A country cannot subsist well without liberty, nor liberty without virtue.

Jean-Jacques Rousseau (June 28, 1712July 2, 1778) was a Franco-Swiss philosopher of Enlightenment whose political ideas influenced the French Revolution. Retrieved from: on 14 July 2013.

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One God Note #585. 2013/07/21.

Holy words, full of nectar, coming out of the mouths of the true Gurus vibrate throughout the world. (...) From every pore of their bodies blessings are pouring forth to all beings. Teachings of Babaji, P.23.

The spiritual influence that a person of higher stature exerts on the environment, which comes about through the constant encounter, purifies the environment. It lends the graces of holiness and freedom on all who come in contact with him. And this nobility of a holy grace returns after a while with stronger force and acts on the person himself who exerted the influence and he becomes sociable, abounding in spirituality and holiness. This is a higher attribute than the holiness in a state of withdrawal. Bokser, Ben Zion. (1978). Abraham Isaac Kook. Paulist Press. P.232.

Chosen souls are, in My hand, lights which I cast into the darkness of the world and with which I illuminate it. As stars illumine the night, so chosen souls illumine the earth. And the more perfect a soul is, the stronger and the far-reaching is the light shed by it. It can be hidden and unknown, even to the closest to it, and yet its holiness is reflected in souls even to the most distant extremities of the world. Faustina Kowalska, The Diary, 1601.

(...) there are truly moral people who unconsciously live a life in entire harmony with the universal moral order and who live unknown to the world and unnoticed by others without any concern. It is only people of holy, divine natures who are capable of this (....). Confucius, quoted after: Novak Philip, The World's Wisdom, P.120.

(...) the master by residing in the Tao, sets an example for all beings. Because he doesn't display himself, people can see his light. Because he has nothing to prove, people can trust his words. Because he doesn't know who he is, people recognize themselves in him. Because he has no goal in mind, everything he does succeeds. Tao Te Ching 22, quoted after: Novak Philip, The World Wisdom, P.153.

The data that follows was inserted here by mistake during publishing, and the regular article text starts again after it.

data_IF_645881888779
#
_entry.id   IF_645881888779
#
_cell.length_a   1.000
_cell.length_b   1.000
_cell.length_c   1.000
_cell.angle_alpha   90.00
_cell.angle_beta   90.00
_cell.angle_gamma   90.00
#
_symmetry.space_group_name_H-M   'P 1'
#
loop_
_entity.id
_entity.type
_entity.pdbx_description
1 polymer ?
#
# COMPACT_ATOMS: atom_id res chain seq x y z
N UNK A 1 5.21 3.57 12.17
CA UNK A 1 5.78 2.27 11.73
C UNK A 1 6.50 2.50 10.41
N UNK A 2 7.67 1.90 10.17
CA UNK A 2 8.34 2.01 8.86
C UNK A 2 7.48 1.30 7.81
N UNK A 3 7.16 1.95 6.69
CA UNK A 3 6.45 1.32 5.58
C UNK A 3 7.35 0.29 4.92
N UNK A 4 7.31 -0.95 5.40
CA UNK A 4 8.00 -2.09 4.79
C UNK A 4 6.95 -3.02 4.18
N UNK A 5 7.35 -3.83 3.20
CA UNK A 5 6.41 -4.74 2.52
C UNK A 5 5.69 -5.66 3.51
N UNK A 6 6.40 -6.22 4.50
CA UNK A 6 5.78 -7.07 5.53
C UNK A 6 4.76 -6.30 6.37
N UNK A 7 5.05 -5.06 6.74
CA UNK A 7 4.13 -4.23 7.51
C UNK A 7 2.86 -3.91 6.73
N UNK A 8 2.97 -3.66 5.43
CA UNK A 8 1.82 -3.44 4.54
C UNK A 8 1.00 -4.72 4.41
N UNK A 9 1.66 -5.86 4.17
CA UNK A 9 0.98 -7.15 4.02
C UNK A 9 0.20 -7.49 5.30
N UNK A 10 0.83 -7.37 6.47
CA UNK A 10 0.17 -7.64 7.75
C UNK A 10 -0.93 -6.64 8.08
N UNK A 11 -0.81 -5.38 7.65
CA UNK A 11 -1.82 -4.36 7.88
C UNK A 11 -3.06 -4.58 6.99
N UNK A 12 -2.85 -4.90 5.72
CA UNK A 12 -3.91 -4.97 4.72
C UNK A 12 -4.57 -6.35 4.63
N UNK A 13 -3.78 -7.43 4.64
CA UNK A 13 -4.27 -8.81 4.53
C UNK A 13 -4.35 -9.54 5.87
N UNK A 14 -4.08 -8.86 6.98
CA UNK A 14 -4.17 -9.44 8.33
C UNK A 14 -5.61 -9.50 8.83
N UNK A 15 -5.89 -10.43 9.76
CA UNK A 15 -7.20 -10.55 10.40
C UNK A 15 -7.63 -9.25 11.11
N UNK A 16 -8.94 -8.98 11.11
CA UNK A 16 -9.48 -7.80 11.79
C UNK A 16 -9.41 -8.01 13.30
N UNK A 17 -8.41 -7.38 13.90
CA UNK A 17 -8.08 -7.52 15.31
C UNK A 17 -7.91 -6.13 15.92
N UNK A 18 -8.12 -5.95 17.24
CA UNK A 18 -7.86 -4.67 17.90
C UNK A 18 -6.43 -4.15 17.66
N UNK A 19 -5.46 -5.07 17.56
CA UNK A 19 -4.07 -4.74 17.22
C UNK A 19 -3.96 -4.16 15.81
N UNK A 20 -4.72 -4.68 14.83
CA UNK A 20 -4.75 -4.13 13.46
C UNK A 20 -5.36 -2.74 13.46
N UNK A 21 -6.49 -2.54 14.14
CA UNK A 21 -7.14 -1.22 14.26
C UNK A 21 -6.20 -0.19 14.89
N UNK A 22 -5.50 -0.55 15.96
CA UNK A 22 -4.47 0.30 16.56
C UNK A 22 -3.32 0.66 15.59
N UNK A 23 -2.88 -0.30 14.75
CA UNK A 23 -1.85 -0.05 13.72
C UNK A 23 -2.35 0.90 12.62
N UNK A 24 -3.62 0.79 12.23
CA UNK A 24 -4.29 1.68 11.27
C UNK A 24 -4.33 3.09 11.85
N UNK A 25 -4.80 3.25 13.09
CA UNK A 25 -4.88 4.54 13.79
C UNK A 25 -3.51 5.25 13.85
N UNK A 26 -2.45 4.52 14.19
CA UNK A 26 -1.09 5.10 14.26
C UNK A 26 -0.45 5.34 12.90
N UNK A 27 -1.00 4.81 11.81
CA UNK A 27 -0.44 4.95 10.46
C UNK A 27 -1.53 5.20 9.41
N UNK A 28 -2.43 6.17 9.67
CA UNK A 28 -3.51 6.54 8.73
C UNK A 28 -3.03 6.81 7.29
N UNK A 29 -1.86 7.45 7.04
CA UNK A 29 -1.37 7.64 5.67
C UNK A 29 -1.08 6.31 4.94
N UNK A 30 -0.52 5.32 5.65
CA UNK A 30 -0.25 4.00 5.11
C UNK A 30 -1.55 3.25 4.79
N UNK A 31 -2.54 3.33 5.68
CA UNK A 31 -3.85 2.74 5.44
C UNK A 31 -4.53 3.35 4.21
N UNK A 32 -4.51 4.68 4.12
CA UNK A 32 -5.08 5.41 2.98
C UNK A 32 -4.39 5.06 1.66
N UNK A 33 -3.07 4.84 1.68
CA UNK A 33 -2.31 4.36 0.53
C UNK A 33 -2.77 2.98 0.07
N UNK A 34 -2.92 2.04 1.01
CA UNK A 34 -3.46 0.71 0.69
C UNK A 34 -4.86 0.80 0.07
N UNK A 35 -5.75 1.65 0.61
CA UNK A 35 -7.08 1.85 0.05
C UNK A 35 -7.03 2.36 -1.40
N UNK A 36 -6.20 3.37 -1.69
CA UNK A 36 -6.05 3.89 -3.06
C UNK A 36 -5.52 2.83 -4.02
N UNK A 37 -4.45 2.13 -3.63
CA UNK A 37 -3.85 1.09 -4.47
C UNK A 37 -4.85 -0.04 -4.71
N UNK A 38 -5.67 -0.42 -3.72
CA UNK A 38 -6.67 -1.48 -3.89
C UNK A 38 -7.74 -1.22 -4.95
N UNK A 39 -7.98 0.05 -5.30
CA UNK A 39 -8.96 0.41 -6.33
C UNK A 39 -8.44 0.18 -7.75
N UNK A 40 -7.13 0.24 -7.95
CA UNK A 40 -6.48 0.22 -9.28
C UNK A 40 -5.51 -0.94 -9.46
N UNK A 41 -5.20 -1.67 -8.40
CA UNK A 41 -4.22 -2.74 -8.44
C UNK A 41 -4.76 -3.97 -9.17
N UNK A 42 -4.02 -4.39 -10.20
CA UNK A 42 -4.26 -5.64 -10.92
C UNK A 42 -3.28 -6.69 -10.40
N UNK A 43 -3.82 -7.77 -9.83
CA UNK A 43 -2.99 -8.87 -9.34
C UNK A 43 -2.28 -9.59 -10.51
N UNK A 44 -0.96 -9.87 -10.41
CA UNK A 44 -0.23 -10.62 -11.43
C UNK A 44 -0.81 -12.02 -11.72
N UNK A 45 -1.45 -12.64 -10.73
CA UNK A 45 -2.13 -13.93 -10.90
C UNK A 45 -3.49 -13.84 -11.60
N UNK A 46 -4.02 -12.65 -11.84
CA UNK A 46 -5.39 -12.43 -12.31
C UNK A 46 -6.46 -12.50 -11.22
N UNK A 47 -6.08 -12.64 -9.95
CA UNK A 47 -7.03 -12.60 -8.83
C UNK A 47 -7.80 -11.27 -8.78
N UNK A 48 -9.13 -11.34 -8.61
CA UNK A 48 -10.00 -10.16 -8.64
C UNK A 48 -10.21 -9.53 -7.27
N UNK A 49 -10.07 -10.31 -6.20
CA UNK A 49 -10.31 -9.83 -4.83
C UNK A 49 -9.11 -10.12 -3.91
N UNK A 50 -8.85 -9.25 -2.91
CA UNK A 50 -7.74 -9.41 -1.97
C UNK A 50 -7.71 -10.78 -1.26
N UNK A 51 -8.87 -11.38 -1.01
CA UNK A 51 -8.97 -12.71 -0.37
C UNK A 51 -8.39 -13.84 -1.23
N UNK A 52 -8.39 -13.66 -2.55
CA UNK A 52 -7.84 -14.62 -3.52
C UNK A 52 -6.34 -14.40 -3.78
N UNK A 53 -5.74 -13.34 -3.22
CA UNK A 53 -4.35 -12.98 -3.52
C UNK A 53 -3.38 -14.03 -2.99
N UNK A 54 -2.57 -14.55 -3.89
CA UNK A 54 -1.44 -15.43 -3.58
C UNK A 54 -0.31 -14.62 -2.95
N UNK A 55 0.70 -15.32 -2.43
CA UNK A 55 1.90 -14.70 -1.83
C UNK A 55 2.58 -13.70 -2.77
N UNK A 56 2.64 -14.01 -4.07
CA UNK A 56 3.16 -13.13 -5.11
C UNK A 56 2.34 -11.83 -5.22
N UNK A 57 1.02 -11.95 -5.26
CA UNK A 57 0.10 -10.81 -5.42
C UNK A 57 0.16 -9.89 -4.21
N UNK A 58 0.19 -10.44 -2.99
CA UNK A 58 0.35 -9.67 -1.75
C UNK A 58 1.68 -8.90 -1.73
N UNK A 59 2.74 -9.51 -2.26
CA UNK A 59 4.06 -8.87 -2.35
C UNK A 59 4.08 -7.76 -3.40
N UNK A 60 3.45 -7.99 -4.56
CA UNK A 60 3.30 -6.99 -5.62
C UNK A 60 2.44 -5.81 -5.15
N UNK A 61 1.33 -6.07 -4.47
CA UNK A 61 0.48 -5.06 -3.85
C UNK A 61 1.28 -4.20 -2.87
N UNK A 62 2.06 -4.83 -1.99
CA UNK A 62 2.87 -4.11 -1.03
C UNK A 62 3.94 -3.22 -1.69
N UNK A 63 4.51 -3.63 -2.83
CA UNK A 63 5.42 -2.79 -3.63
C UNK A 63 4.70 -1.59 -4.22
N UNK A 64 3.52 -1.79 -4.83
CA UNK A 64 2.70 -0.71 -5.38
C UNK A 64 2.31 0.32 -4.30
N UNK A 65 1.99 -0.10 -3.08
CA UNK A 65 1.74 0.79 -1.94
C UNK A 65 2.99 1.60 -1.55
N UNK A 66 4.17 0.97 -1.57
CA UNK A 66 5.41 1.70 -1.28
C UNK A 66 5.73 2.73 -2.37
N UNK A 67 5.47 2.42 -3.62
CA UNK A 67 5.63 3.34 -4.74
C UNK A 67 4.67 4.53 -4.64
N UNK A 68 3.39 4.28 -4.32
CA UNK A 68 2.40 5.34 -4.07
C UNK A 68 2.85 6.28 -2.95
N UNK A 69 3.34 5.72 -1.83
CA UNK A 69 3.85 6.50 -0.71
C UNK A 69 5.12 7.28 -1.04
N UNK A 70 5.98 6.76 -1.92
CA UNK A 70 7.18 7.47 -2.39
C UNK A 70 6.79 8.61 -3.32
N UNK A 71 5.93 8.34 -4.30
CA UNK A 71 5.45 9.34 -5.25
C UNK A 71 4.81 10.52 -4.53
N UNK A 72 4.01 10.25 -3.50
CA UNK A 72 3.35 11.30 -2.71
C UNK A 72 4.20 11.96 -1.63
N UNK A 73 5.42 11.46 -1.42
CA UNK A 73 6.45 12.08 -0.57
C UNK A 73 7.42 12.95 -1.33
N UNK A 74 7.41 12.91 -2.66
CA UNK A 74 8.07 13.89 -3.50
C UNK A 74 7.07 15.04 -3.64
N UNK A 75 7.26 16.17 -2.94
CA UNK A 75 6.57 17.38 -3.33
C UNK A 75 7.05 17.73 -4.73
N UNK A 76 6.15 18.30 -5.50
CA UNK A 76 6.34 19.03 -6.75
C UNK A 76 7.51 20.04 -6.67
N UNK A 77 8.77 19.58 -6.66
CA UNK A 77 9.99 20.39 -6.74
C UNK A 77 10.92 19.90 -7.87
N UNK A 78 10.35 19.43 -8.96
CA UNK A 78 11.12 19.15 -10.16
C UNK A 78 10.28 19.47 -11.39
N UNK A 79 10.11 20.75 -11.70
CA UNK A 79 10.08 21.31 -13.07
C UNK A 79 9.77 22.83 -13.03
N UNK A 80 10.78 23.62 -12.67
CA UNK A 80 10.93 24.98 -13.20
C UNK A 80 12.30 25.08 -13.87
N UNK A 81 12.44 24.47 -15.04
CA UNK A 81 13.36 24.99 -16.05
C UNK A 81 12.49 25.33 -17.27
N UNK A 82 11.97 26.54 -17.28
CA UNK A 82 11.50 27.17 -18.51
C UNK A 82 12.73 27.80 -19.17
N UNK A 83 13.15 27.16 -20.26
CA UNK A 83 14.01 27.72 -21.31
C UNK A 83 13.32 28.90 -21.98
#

People find it difficult to understand why one must travel to the master in order to hear the teaching from his lips (...). There is a great difference between hearing the truth from the master directly, and hearing it quoted by others (...) and reading it in a book. Rabbi Nahman of Bratslav (1772-1810), quoted after: Miriam Bokser Caravella, The Holy Name. P.172-3.

The Hasid, the individual disciple, must seek to be continually in touch with the rebbe. He spends certain holy days in his court, within the radius of his direct influence (...). The radiance of the rebbe's influence is elicited especially by being within the range of his vision and the touch of his hands (...). The rebbe is in sense a redeemer - a redeemer of the holy sparks imprisoned in the world. He helps effect the reunion between God and His creation. Ben Zion Bokser, The Jewish Mystical Tradition, quoted after: Miriam Bokser Caravella, The Holy Name. P.186.

The soul can only receive impulses from another soul, and from nothing else. We may study books all our lives, we may become very intellectual; but in the end we shall find that we have not developed at all spiritually (...). This inadequacy of books to quicken spiritual growth is the reason why, although almost every one of us can speak most wonderfully on spiritual matters, when it comes to action and the living of a spiritual life, we find ourselves awfully deficient. To quicken the spirit, the impulse must come from another soul. The person from whose soul such an impulse comes is called the guru, the teacher; and the person to whose soul the impulse is conveyed is called the sishya, the student. Vivekananda, quoted in: Nikhilananda, Vivekananda, A Biography, P.189.